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Research Technical Report

Preliminary results of cetacean and ecosystem surveys along the U.S. west coast and within four National Marine Sanctuaries during 2005

Forney, K., C.E. Bowlby, J. Roletto, L.T. Ballance, J.V. Redfern, P.C. Fiedler, J. de Marignac, A. DeVogelaere, and D. Howard (March 2007)

Poster presentation at the 2007 Sanctuary Currents Symposium, Seaside, CA

ABSTRACT


The abundance of cetaceans along the U.S. West Coast was estimated from a shipboard line-transect survey conducted during 2005. Ecosystem data collected concurrently with cetacean data provided indicators of variation in physical habitat, mid-trophics, and seabirds. The surveys were designed to uniformly cover waters off California, Oregon and Washington from the coast to 300 nmi (556 km) offshore, and to provide fine-scale coverage within four of the five West Coast National Marine Sanctuaries (NMS).

Preliminary abundance estimates for 19 species were calculated using a geographically stratified, multiple-covariate line-transect analysis. As in past years, the most abundant species coastwide was the short-beaked common dolphin (Delphinus delphis), and the most abundant whale was the fin whale (Balaenoptera physalus). Off Oregon and Washington, Dall's porpoise (Phocoenoides dalli) was the most abundant species. Within the NMS, humpback whales (Megaptera novaeangliae) were the most common whale species and Pacific white-sided dolphins (Lagenorhynchus obliquidens) were the most common delphinid. Abundance estimates for most species during 2005 were comparable to estimates from a similar coast-wide survey in 2001. Blue whales have been less abundant along the U.S. West Coast in 2001 and 2005 than during the 1990s, whereas estimated humpback whale abundance is greater than during all previous assessments through 2002. The ecosytem data provide an additional context for the 2005 observations relative to past coast-wide surveys during 1991-2001. The additional fine-scale survey coverage within the NMS allowed an evaluation of the significance of these regions to cetaceans and seabirds, and NMS waters clearly represent important habitat for many species.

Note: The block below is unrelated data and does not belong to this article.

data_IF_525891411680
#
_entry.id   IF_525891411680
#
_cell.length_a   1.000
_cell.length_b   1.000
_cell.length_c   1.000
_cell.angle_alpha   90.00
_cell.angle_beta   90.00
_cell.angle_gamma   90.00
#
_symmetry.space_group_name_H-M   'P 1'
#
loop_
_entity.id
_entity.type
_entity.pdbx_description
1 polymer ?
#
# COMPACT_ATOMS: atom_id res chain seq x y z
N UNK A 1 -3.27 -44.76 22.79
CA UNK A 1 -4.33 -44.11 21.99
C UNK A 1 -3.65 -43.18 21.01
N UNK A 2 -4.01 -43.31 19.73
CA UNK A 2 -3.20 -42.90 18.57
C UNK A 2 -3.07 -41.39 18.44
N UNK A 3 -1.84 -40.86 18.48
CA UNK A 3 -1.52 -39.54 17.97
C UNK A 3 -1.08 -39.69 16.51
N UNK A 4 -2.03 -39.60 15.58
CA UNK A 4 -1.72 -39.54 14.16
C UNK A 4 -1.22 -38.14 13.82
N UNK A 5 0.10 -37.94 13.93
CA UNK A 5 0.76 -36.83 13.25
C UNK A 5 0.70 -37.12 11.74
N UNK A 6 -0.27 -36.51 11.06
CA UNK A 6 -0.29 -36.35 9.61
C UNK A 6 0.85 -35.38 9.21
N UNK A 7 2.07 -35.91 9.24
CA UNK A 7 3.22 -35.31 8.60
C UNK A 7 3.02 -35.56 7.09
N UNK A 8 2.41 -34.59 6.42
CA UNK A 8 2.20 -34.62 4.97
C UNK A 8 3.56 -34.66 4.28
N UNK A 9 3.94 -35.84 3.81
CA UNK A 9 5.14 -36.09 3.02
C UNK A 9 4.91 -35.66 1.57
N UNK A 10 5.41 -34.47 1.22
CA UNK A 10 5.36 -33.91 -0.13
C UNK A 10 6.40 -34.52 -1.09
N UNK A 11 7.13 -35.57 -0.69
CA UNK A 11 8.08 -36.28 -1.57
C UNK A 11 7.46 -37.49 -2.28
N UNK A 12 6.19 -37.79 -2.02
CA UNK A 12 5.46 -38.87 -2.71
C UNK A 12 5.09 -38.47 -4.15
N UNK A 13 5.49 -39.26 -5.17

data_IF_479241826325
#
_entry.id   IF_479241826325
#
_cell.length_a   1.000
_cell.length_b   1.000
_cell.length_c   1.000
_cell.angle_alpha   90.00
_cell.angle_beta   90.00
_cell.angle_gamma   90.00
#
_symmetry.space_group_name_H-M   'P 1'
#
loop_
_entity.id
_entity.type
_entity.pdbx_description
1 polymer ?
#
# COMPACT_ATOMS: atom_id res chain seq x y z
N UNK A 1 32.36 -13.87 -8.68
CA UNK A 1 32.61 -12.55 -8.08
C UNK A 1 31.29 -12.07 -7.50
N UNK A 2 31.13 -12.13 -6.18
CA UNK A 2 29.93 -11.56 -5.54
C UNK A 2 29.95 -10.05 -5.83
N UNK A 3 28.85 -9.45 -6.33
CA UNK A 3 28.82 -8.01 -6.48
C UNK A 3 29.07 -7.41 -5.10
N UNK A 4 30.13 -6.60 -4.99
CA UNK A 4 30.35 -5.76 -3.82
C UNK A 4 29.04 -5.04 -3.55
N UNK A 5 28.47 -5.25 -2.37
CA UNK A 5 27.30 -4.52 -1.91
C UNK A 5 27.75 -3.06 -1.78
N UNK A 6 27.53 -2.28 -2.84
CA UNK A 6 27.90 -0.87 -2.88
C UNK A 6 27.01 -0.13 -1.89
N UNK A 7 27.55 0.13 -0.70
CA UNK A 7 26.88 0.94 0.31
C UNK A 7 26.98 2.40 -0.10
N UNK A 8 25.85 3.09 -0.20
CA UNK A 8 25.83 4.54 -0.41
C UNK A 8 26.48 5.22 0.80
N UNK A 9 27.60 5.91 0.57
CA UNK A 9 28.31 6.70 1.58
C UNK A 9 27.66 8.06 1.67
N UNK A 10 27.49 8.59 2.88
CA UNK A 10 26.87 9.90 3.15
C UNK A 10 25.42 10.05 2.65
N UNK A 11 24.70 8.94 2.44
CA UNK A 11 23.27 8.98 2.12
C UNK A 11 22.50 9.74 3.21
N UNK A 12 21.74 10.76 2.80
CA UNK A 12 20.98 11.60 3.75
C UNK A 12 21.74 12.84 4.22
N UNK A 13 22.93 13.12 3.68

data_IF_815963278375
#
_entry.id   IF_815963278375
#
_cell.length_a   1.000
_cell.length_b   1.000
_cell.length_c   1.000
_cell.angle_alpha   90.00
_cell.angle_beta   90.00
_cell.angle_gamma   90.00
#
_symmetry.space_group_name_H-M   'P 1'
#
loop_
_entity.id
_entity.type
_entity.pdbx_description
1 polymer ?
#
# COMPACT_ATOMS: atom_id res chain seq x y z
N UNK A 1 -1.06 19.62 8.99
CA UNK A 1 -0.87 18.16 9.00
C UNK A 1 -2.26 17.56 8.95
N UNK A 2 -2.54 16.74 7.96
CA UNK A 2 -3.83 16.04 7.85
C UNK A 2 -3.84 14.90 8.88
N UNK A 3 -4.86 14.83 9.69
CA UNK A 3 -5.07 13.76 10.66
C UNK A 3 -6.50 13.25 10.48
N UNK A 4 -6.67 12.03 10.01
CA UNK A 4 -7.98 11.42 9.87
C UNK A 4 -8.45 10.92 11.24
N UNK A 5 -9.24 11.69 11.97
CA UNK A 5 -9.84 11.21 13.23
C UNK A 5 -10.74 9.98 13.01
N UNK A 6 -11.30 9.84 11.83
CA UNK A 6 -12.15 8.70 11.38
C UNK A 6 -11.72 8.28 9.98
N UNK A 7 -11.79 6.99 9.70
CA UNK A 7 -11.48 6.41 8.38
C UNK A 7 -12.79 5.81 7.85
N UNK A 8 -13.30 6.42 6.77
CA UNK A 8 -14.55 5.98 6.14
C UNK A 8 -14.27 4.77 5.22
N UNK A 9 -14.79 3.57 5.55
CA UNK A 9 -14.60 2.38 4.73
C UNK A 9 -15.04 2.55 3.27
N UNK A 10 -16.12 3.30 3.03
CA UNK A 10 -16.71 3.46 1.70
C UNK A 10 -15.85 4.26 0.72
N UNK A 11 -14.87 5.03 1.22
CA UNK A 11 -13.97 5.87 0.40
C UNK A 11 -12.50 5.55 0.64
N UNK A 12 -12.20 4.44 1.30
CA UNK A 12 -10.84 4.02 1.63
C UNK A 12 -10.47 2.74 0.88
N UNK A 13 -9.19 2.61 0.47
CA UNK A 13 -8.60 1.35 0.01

URL: http://montereybay.noaa.gov/research/techreports/trforney2007b.html    Reviewed: March 04, 2014
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